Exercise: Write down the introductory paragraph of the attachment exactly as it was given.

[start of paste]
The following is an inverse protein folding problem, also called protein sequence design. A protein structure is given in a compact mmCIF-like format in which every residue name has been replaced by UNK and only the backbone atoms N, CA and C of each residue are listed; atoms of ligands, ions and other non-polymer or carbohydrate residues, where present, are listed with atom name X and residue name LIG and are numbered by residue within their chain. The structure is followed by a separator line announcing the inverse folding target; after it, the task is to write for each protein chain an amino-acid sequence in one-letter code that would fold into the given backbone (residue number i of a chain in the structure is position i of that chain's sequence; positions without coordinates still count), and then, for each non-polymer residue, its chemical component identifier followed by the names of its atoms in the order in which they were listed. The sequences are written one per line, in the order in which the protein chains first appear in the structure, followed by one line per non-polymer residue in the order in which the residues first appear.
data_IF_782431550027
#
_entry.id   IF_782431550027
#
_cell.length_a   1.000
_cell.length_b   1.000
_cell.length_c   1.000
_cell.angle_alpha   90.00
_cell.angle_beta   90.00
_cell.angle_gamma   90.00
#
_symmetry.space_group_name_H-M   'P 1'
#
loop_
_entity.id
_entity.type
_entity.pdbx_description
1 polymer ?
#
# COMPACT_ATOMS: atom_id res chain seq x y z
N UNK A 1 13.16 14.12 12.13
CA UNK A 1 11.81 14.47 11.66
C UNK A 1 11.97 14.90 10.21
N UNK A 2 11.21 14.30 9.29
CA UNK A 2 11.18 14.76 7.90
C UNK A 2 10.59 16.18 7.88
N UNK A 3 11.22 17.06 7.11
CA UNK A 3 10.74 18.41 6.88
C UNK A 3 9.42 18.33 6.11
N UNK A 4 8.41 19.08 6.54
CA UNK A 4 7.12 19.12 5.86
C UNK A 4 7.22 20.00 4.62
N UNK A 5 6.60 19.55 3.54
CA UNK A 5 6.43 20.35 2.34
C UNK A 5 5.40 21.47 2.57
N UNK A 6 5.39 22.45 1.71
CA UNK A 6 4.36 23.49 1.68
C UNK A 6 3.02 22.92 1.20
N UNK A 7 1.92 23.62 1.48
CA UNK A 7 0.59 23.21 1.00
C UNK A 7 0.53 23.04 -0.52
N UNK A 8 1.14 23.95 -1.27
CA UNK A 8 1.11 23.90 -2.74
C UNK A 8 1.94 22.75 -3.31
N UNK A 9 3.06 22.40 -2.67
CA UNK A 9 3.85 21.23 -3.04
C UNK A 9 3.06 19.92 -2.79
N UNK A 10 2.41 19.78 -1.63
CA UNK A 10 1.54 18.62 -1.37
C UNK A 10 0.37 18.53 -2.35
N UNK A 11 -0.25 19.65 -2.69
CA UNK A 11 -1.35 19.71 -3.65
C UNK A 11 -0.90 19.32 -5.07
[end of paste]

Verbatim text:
The following is an inverse protein folding problem, also called protein sequence design. A protein structure is given in a compact mmCIF-like format in which every residue name has been replaced by UNK and only the backbone atoms N, CA and C of each residue are listed; atoms of ligands, ions and other non-polymer or carbohydrate residues, where present, are listed with atom name X and residue name LIG and are numbered by residue within their chain. The structure is followed by a separator line announcing the inverse folding target; after it, the task is to write for each protein chain an amino-acid sequence in one-letter code that would fold into the given backbone (residue number i of a chain in the structure is position i of that chain's sequence; positions without coordinates still count), and then, for each non-polymer residue, its chemical component identifier followed by the names of its atoms in the order in which they were listed. The sequences are written one per line, in the order in which the protein chains first appear in the structure, followed by one line per non-polymer residue in the order in which the residues first appear.